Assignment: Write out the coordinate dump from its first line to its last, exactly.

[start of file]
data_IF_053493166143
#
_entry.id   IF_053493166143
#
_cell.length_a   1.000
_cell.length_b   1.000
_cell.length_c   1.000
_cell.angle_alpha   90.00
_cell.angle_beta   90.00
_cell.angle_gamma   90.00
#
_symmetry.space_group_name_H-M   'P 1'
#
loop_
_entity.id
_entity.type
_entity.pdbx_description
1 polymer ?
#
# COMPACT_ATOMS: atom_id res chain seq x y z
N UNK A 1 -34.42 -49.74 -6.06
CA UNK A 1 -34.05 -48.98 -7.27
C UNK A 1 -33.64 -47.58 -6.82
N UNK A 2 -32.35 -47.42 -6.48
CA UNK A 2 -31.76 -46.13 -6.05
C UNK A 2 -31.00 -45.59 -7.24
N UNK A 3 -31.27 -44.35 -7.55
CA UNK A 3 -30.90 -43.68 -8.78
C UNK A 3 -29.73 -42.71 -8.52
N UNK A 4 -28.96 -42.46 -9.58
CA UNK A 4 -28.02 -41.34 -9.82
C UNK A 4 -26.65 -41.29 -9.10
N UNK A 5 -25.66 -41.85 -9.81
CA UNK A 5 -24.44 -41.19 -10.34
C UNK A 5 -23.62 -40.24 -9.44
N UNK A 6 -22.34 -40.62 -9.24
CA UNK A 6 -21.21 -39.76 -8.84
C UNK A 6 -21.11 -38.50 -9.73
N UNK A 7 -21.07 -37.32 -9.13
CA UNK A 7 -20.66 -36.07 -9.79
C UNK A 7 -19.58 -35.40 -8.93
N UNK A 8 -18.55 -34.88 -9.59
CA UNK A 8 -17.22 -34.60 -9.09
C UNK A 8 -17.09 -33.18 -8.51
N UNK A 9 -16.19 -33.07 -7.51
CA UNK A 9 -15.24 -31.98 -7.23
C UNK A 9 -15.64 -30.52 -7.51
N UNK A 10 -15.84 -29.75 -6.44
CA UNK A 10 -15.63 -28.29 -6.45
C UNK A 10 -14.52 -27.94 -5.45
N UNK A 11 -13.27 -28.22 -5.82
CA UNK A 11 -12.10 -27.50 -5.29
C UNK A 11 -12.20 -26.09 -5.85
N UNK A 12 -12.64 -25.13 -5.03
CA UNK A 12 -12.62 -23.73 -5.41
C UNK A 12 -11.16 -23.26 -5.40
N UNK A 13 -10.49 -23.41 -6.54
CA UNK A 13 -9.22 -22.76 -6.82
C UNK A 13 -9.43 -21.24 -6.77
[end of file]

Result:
data_IF_053493166143
#
_entry.id   IF_053493166143
#
_cell.length_a   1.000
_cell.length_b   1.000
_cell.length_c   1.000
_cell.angle_alpha   90.00
_cell.angle_beta   90.00
_cell.angle_gamma   90.00
#
_symmetry.space_group_name_H-M   'P 1'
#
loop_
_entity.id
_entity.type
_entity.pdbx_description
1 polymer ?
#
# COMPACT_ATOMS: atom_id res chain seq x y z
N UNK A 1 -34.42 -49.74 -6.06
CA UNK A 1 -34.05 -48.98 -7.27
C UNK A 1 -33.64 -47.58 -6.82
N UNK A 2 -32.35 -47.42 -6.48
CA UNK A 2 -31.76 -46.13 -6.05
C UNK A 2 -31.00 -45.59 -7.24
N UNK A 3 -31.27 -44.35 -7.55
CA UNK A 3 -30.90 -43.68 -8.78
C UNK A 3 -29.73 -42.71 -8.52
N UNK A 4 -28.96 -42.46 -9.58
CA UNK A 4 -28.02 -41.34 -9.82
C UNK A 4 -26.65 -41.29 -9.10
N UNK A 5 -25.66 -41.85 -9.81
CA UNK A 5 -24.44 -41.19 -10.34
C UNK A 5 -23.62 -40.24 -9.44
N UNK A 6 -22.34 -40.62 -9.24
CA UNK A 6 -21.21 -39.76 -8.84
C UNK A 6 -21.11 -38.50 -9.73
N UNK A 7 -21.07 -37.32 -9.13
CA UNK A 7 -20.66 -36.07 -9.79
C UNK A 7 -19.58 -35.40 -8.93
N UNK A 8 -18.55 -34.88 -9.59
CA UNK A 8 -17.22 -34.60 -9.09
C UNK A 8 -17.09 -33.18 -8.51
N UNK A 9 -16.19 -33.07 -7.51
CA UNK A 9 -15.24 -31.98 -7.23
C UNK A 9 -15.64 -30.52 -7.51
N UNK A 10 -15.84 -29.75 -6.44
CA UNK A 10 -15.63 -28.29 -6.45
C UNK A 10 -14.52 -27.94 -5.45
N UNK A 11 -13.27 -28.22 -5.82
CA UNK A 11 -12.10 -27.50 -5.29
C UNK A 11 -12.20 -26.09 -5.85
N UNK A 12 -12.64 -25.13 -5.03
CA UNK A 12 -12.62 -23.73 -5.41
C UNK A 12 -11.16 -23.26 -5.40
N UNK A 13 -10.49 -23.41 -6.54
CA UNK A 13 -9.22 -22.76 -6.82
C UNK A 13 -9.43 -21.24 -6.77